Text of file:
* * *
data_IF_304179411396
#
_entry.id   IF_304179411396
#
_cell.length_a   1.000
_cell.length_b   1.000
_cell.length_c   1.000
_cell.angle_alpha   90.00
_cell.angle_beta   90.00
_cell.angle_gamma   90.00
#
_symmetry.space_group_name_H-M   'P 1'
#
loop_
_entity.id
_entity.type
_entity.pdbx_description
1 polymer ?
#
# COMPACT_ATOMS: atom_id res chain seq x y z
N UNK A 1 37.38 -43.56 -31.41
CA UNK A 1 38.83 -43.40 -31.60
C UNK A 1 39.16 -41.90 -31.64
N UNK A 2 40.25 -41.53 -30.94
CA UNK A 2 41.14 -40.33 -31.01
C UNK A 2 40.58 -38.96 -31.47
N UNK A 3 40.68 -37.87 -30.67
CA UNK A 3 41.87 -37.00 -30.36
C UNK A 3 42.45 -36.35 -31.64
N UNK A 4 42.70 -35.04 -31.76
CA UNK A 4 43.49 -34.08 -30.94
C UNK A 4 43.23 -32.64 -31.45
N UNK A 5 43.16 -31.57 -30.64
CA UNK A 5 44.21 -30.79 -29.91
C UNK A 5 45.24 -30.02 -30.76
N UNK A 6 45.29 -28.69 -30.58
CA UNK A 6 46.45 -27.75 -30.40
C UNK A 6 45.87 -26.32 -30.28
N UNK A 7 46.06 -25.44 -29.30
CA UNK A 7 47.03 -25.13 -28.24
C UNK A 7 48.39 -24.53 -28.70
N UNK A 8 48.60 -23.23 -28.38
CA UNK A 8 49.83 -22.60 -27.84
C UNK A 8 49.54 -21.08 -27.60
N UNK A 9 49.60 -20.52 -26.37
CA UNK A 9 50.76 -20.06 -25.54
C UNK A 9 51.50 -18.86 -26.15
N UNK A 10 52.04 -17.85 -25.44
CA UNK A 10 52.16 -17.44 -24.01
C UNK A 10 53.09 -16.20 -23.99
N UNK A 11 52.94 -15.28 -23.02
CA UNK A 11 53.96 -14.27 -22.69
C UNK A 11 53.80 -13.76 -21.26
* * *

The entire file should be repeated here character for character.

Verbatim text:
data_IF_304179411396
#
_entry.id   IF_304179411396
#
_cell.length_a   1.000
_cell.length_b   1.000
_cell.length_c   1.000
_cell.angle_alpha   90.00
_cell.angle_beta   90.00
_cell.angle_gamma   90.00
#
_symmetry.space_group_name_H-M   'P 1'
#
loop_
_entity.id
_entity.type
_entity.pdbx_description
1 polymer ?
#
# COMPACT_ATOMS: atom_id res chain seq x y z
N UNK A 1 37.38 -43.56 -31.41
CA UNK A 1 38.83 -43.40 -31.60
C UNK A 1 39.16 -41.90 -31.64
N UNK A 2 40.25 -41.53 -30.94
CA UNK A 2 41.14 -40.33 -31.01
C UNK A 2 40.58 -38.96 -31.47
N UNK A 3 40.68 -37.87 -30.67
CA UNK A 3 41.87 -37.00 -30.36
C UNK A 3 42.45 -36.35 -31.64
N UNK A 4 42.70 -35.04 -31.76
CA UNK A 4 43.49 -34.08 -30.94
C UNK A 4 43.23 -32.64 -31.45
N UNK A 5 43.16 -31.57 -30.64
CA UNK A 5 44.21 -30.79 -29.91
C UNK A 5 45.24 -30.02 -30.76
N UNK A 6 45.29 -28.69 -30.58
CA UNK A 6 46.45 -27.75 -30.40
C UNK A 6 45.87 -26.32 -30.28
N UNK A 7 46.06 -25.44 -29.30
CA UNK A 7 47.03 -25.13 -28.24
C UNK A 7 48.39 -24.53 -28.70
N UNK A 8 48.60 -23.23 -28.38
CA UNK A 8 49.83 -22.60 -27.84
C UNK A 8 49.54 -21.08 -27.60
N UNK A 9 49.60 -20.52 -26.37
CA UNK A 9 50.76 -20.06 -25.54
C UNK A 9 51.50 -18.86 -26.15
N UNK A 10 52.04 -17.85 -25.44
CA UNK A 10 52.16 -17.44 -24.01
C UNK A 10 53.09 -16.20 -23.99
N UNK A 11 52.94 -15.28 -23.02
CA UNK A 11 53.96 -14.27 -22.69
C UNK A 11 53.80 -13.76 -21.26